6. Label everything clearly. Bring plenty of little dishes, or baggies and markers, to help gardeners divvy up and identify everything. Ask seed and plant donors to write down everything they know about their seed that might be helpful to donees. For example: “Green Zebra Tomato: open-pollinated, heirloom, saved from last season, has grown well in my garden for years, heavy producer, medium-size fruit, indeterminate growth habit, about 70 to 80 days to maturity, good slicer, amazing tart flavor, attractive green and yellow stripes.” It may help to give your donors notecards that they can fill out, with all these variables. They may not know all the answers, but any information could be helpful. A seed swap is all about learning from each other, after all.

7. Host a contest to make the event more fun! Prizes could go to the gardener with the widest variety of seeds, the attendee who traveled the farthest, the youngest or oldest gardener, etc.

8. When it’s all over, let us know how it went. So you organized a smashing success of a seed swap, right? Please post your story in the comments section below so that others may learn from your experiences.


Previous | 1 | 2 | Next






Post a comment below.

 

QiMatyeuh
9/26/2014 9:43:09 AM
Following study a few of the weblog posts by your web situate at this moment, and I in fact comparable your way of blogging. I bookmarked it to my bookmark web situate file and will be present inspection again presently. Pls obtain a look next to my website online as thriving and allow me get what you ponder. http://penyerang.com/tips-aman-bermain-taruhan-bola/

Kathy Jentz
8/24/2012 1:11:43 PM
Washington Gardener Magazine hosts one on National Seed Swap Day here in Washington, DC (MD and VA) -- which is the last Saturday of January. Always a great crowd, terrific speakers, and wonderfully unique seed selection!

LIAM HANCOCK
4/27/2012 1:24:56 AM
Seed swaps are the best! Few things come as close to matching the energy of a well organized swap, save maybe a barn raising or harvest festival. Here is one I just attended in the Sierras~ http://www.youtube.com/watch?v=vuMn3KeZm9A Doesn't it look fun?

coloradogreystar
2/1/2009 8:07:02 PM
I'm not sure if it counts, however, a few friends and I got together a year ago to peruse seed catalogs. We made a wish list and ordered. When the order came to my house, I called up the garden gang and we got together to divvy up the seeds. Remember to bring along envelopes or ziploc baggies, or you will have to use the restaurant's single sized sugar packets. (oops) We got together again last week and our group has grown by two! and we shared our experiences with growing the seeds. I brought along my fave Mother mags to share tips with too!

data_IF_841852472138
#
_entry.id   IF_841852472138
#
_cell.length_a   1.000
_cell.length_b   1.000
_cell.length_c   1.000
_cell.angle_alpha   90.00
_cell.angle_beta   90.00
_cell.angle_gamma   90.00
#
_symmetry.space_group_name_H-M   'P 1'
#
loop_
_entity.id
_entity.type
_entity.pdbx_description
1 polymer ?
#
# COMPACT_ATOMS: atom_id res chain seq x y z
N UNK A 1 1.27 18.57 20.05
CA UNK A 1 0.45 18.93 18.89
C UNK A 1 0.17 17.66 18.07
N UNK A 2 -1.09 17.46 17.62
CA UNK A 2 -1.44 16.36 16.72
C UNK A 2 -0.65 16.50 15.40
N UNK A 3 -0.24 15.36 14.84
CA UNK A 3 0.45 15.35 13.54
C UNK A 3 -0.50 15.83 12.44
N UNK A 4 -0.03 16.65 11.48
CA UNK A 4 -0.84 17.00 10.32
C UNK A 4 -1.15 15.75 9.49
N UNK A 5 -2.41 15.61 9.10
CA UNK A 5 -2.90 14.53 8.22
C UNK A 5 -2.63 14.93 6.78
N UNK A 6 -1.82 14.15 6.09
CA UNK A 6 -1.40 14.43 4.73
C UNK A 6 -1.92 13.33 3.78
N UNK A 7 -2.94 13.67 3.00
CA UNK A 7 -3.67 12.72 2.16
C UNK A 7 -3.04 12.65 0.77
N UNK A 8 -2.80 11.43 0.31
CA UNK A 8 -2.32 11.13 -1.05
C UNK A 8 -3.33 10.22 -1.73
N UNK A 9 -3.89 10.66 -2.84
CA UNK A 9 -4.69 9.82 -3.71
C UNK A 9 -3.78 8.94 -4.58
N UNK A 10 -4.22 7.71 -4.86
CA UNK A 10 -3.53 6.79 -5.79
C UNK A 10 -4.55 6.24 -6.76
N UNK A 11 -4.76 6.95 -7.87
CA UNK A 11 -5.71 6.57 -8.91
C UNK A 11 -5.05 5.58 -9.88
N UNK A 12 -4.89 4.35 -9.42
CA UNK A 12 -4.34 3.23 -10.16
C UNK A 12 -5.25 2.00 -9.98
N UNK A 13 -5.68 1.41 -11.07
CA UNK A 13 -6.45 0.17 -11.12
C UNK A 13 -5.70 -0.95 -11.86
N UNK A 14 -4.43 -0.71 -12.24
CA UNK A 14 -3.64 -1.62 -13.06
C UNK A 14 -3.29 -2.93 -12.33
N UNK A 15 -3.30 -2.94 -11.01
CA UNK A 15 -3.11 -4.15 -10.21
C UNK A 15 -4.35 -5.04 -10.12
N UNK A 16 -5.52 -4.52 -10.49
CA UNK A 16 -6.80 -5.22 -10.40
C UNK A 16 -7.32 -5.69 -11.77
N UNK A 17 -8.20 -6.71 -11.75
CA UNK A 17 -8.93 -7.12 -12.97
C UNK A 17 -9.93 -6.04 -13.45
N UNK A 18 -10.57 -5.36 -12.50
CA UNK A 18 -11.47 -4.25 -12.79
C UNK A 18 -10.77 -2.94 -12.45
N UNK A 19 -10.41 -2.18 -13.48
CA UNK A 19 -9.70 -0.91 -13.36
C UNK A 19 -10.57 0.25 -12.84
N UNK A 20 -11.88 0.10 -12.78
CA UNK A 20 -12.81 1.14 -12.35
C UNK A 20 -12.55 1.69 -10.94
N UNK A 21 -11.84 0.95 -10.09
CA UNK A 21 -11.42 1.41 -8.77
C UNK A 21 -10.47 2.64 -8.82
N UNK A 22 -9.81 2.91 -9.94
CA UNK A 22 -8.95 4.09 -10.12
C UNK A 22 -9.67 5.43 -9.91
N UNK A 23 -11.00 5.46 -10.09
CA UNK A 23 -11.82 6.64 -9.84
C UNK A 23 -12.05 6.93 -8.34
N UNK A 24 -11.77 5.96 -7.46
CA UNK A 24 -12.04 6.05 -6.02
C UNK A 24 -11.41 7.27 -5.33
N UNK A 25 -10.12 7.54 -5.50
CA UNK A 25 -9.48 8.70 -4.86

Subscribe Today - Pay Now & Save 66% Off the Cover Price

First Name: *
Last Name: *
Address: *
City: *
State/Province: *
Zip/Postal Code:*
Country:
Email:*
(* indicates a required item)
Canadian subs: 1 year, (includes postage & GST). Foreign subs: 1 year, . U.S. funds.
Canadian Subscribers - Click Here
Non US and Canadian Subscribers - Click Here

Lighten the Strain on the Earth and Your Budget

MOTHER EARTH NEWS is the guide to living — as one reader stated — “with little money and abundant happiness.” Every issue is an invaluable guide to leading a more sustainable life, covering ideas from fighting rising energy costs and protecting the environment to avoiding unnecessary spending on processed food. You’ll find tips for slashing heating bills; growing fresh, natural produce at home; and more. MOTHER EARTH NEWS helps you cut costs without sacrificing modern luxuries.

At MOTHER EARTH NEWS, we are dedicated to conserving our planet’s natural resources while helping you conserve your financial resources. That’s why we want you to save money and trees by subscribing through our earth-friendly automatic renewal savings plan. By paying with a credit card, you save an additional $5 and get 6 issues of MOTHER EARTH NEWS for only $12.00 (USA only).

You may also use the Bill Me option and pay $17.00 for 6 issues.